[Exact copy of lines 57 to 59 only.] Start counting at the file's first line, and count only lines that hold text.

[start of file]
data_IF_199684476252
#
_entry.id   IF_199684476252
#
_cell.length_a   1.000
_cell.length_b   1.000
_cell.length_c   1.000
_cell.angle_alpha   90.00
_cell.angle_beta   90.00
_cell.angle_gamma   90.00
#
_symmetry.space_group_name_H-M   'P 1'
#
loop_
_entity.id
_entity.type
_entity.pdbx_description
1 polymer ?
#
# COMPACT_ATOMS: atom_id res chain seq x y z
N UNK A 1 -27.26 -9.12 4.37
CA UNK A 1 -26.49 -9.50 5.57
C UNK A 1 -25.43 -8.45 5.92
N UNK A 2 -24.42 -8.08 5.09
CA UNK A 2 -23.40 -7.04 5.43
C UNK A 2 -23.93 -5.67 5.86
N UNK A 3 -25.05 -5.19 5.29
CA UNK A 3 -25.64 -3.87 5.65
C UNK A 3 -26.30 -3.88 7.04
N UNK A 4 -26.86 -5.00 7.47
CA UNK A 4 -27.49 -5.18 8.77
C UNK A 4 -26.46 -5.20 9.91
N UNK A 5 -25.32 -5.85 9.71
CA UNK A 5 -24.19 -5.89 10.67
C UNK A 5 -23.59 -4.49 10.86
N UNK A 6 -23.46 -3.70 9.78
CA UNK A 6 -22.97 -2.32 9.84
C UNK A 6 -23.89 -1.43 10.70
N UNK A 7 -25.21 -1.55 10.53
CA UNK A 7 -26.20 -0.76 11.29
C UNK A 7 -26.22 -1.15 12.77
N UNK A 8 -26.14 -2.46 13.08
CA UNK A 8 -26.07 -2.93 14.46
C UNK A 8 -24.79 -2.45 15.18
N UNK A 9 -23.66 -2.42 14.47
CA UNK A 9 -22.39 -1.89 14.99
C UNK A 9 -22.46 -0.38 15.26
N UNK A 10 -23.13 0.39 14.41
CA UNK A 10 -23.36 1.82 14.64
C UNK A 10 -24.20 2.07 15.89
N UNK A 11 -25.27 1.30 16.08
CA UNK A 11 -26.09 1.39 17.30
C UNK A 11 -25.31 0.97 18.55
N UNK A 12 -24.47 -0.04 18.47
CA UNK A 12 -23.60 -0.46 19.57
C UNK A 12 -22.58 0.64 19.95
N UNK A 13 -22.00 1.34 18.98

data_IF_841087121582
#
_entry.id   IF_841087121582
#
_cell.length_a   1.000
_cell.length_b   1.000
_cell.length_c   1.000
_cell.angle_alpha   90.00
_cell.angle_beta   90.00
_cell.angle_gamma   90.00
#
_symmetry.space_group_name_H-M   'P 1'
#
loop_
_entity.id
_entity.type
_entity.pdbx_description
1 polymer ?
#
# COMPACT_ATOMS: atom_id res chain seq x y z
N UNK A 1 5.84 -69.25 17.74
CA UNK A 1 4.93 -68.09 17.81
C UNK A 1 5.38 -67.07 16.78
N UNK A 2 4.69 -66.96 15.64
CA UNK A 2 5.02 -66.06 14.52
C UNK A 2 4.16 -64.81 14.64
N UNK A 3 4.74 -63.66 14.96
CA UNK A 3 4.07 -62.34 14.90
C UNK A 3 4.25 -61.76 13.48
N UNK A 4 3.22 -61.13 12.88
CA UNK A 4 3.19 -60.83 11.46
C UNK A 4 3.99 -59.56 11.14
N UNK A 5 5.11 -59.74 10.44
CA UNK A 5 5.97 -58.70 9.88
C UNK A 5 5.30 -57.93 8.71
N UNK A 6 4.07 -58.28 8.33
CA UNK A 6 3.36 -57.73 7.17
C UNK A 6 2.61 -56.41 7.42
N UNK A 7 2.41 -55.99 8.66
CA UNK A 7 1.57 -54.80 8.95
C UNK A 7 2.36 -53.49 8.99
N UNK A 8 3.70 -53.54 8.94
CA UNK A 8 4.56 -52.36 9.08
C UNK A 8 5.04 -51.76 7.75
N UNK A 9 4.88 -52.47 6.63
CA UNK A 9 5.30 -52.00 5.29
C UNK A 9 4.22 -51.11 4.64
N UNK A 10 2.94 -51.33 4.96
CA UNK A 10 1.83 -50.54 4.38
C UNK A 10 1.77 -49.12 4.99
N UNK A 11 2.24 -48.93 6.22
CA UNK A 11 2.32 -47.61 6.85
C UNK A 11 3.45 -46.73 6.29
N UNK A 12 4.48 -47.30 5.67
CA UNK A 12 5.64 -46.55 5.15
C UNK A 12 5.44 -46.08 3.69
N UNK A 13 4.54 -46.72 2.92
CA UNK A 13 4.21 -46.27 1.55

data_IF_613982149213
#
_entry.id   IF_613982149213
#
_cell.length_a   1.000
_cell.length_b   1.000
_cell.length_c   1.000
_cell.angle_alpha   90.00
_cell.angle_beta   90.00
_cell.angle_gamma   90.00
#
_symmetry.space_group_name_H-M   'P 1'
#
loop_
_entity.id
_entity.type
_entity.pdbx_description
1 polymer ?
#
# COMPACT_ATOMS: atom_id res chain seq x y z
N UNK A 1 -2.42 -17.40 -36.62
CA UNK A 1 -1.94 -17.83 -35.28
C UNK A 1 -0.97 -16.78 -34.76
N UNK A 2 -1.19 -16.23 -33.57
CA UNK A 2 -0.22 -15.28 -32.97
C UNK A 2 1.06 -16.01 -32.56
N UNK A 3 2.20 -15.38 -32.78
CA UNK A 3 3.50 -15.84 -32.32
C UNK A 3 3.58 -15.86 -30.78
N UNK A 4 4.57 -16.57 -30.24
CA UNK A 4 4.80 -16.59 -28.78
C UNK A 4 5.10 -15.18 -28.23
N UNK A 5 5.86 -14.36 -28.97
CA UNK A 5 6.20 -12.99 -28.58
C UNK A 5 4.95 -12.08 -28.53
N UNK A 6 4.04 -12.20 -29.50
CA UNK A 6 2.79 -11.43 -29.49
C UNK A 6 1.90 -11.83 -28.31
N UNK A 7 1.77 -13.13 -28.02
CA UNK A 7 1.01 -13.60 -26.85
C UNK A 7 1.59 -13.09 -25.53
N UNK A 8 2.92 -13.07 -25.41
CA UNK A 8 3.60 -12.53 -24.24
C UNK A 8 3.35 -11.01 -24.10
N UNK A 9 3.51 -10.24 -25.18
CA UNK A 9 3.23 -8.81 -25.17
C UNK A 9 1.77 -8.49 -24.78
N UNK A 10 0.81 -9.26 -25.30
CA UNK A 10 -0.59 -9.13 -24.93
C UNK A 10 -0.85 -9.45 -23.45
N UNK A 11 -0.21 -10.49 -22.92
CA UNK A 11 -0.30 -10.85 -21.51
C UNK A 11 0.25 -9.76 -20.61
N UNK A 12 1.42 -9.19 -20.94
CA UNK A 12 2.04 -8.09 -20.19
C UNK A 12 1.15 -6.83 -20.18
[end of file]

N UNK A 13 -22.00 1.34 18.98

data_IF_841087121582
#